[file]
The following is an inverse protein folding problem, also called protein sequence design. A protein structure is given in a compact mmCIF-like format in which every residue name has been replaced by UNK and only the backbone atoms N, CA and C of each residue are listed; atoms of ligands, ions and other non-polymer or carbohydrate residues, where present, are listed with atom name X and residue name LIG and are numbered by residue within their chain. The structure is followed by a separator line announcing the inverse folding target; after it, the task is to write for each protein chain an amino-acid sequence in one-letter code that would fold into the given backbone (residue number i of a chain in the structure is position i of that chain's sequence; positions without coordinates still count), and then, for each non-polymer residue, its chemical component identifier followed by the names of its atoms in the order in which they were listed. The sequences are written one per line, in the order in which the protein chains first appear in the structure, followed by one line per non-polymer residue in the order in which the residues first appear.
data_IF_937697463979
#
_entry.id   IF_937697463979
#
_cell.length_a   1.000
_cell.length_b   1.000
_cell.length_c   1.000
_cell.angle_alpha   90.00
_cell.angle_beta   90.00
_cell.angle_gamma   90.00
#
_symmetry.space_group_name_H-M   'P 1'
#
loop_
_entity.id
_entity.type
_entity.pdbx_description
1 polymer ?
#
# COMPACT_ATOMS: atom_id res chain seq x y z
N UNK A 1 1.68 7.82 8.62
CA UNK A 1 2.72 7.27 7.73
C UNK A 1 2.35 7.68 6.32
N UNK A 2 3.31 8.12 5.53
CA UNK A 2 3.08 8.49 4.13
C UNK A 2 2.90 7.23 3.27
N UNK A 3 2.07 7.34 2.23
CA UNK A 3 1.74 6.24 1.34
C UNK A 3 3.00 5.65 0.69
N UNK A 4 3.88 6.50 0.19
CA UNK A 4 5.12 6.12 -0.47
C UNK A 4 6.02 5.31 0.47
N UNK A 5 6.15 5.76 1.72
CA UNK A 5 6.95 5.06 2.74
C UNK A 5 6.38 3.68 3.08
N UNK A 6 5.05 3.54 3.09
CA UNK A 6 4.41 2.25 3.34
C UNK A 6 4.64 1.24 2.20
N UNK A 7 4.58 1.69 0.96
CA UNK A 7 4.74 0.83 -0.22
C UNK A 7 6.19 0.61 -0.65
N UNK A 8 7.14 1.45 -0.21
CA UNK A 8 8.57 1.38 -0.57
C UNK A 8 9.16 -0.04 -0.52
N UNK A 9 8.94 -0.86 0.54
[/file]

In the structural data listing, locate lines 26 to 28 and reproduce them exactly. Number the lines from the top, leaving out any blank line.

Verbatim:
CA UNK A 2 3.08 8.49 4.13
C UNK A 2 2.90 7.23 3.27
N UNK A 3 2.07 7.34 2.23